Access to medicinal cannabis for patients to be simplified
Bern, 22.06.2022 – The Federal Council wants to make it easier for patients to access medicinal cannabis. It therefore decided at its meeting on June 22 to lift the ban on cannabis for medicinal purposes from the Narcotics Act. Medical prescriptions no longer require an exceptional permit from the Federal Office of Public Health. The sale and consumption of cannabis for non-medical purposes, however, remains prohibited. The amendment to the law will come into force on August 1, 2022.
Sick people will have easier access to medical cannabis from August 1, 2022. The decision whether a cannabis medicine should be used therapeutically will be made by the doctor together with the patient. The FOPH’s exceptional approval for the use of medicinal cannabis will no longer be required. People suffering from severe chronic pain and spasticity in particular may benefit from the new regulation.
Until now, cannabis could not be cultivated, imported or processed into preparations for medical purposes without an exceptional permit. Even the treatment of patients with cannabis medicines that were not subject to authorization was only possible with an exceptional authorization from the FOPH and only in justified cases.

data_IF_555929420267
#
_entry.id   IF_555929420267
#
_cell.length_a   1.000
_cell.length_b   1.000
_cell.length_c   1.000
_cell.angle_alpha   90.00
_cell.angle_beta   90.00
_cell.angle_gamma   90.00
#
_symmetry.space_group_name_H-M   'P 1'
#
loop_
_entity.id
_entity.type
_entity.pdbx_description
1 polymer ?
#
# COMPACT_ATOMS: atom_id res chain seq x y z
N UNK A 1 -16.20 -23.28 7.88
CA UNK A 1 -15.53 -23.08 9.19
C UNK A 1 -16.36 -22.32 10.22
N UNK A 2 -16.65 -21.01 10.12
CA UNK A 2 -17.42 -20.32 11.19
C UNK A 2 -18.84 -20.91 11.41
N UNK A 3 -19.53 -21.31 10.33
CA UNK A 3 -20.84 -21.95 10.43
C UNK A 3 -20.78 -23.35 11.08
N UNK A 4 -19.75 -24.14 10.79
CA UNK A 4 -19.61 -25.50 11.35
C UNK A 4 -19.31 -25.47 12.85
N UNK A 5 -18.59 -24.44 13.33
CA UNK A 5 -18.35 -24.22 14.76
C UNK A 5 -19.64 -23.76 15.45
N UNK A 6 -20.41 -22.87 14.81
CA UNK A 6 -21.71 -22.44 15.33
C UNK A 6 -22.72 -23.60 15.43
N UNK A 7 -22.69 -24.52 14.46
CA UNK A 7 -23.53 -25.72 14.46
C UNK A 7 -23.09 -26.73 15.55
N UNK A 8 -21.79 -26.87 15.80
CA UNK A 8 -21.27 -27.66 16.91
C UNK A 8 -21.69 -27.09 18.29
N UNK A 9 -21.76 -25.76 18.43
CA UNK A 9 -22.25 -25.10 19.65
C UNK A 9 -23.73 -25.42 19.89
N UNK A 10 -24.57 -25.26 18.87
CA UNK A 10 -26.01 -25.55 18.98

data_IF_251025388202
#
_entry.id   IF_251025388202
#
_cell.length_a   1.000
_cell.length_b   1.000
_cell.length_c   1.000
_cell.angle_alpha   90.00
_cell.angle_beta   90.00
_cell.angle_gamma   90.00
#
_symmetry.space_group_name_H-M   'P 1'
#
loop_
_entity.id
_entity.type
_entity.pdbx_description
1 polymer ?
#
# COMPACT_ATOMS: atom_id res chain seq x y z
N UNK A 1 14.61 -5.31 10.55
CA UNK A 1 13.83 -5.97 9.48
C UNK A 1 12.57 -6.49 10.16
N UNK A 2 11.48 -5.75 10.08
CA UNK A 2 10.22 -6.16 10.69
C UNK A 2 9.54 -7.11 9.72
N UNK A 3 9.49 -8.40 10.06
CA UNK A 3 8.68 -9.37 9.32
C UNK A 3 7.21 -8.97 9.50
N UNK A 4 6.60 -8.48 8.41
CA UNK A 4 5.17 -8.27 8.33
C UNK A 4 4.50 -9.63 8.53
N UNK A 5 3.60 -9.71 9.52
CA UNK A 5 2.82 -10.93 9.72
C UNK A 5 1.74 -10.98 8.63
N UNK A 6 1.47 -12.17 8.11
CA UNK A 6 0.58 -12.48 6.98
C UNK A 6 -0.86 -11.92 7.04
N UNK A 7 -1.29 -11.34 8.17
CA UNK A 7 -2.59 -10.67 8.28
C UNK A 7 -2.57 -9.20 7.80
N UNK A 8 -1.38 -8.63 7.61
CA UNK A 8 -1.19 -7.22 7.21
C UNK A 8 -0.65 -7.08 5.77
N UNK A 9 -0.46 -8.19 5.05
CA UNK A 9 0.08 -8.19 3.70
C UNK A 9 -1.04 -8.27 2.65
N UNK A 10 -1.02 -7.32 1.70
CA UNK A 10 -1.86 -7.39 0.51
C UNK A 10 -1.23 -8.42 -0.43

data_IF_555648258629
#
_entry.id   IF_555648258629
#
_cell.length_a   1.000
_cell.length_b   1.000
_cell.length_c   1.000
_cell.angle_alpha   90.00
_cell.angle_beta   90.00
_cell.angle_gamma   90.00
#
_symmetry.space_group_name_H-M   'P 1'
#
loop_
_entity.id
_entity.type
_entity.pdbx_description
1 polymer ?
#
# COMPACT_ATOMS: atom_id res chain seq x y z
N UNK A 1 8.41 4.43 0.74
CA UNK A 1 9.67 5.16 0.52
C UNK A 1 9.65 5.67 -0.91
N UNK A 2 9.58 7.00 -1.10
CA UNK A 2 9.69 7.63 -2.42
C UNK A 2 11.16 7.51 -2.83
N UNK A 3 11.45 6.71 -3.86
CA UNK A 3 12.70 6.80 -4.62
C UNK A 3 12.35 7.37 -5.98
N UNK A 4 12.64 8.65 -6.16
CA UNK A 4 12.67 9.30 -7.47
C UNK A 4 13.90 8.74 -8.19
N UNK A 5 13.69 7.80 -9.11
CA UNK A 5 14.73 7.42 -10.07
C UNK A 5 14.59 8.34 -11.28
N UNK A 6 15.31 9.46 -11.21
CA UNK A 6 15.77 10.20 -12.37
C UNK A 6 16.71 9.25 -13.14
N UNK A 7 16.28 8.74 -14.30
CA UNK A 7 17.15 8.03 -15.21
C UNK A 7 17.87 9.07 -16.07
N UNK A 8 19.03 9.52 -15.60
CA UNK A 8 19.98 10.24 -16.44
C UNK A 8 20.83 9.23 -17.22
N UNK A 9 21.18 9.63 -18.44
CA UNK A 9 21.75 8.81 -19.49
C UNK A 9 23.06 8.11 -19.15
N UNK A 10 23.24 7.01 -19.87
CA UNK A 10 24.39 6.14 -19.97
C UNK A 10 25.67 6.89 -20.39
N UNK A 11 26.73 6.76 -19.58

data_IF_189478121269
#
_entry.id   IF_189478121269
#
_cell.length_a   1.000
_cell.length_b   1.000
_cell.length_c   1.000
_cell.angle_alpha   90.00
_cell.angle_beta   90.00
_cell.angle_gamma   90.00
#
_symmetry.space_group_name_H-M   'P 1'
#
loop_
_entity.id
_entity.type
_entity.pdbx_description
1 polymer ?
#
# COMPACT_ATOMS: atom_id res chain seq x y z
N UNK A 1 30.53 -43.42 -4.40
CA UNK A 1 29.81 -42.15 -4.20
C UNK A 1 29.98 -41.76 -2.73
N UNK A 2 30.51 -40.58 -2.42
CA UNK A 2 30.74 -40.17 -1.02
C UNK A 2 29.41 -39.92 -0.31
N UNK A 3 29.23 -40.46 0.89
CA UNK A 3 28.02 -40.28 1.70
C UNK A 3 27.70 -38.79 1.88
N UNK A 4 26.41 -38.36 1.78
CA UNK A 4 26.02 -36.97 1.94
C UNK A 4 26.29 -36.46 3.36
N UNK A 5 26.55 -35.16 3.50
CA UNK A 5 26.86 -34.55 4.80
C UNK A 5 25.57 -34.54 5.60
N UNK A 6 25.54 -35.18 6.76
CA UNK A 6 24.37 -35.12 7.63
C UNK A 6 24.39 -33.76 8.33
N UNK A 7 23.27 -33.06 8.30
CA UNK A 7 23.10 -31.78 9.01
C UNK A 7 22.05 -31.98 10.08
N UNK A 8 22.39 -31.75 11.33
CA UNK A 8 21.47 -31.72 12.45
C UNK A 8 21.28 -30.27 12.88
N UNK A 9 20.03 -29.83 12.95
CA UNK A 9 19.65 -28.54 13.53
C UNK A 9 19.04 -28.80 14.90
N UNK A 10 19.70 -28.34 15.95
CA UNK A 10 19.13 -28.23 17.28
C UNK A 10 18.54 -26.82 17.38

The demand for such permits has increased in recent years. This is administratively burdensome, delays treatment and no longer corresponds to the exceptional character envisaged by the Narcotics Law. The Federal Council therefore submitted an amendment to Parliament to remove the ban on cannabis for medical purposes, which was passed in March 2021. A narcotic prescription will still be required for such medicines.
Lack of evidence of efficacy for reimbursement
The amendment to the law does not change the requirements for reimbursement of cannabis medicines by mandatory health insurance. Currently, these are only reimbursed in exceptional cases. The Federal Council has had it examined whether there is a need for action in this area. However, the available evidence on the efficacy and appropriateness of cannabis medicines is currently insufficient for general reimbursement.
A contribution can be made by the data on medical treatment with cannabis medicines that will be collected by the federal government in the future. The mandatory data collection serves to monitor the development of the prescription of cannabis medicines and to gain more evidence on their effects. It is limited to the first seven years after the change in the law. The evidence obtained can support, but not replace, a specific application for reimbursement of cannabis medicines.
Adjustments to the implementation law necessary
Adjustments to the Narcotics Control Ordinance and the Narcotics Directory Ordinance are necessary to implement the amendment to the law. They will be adapted as of August 1, 2022. Among other things, the control measures for the cultivation of cannabis for medical purposes will be regulated in detail. Swissmedic is responsible after the amendment of the law.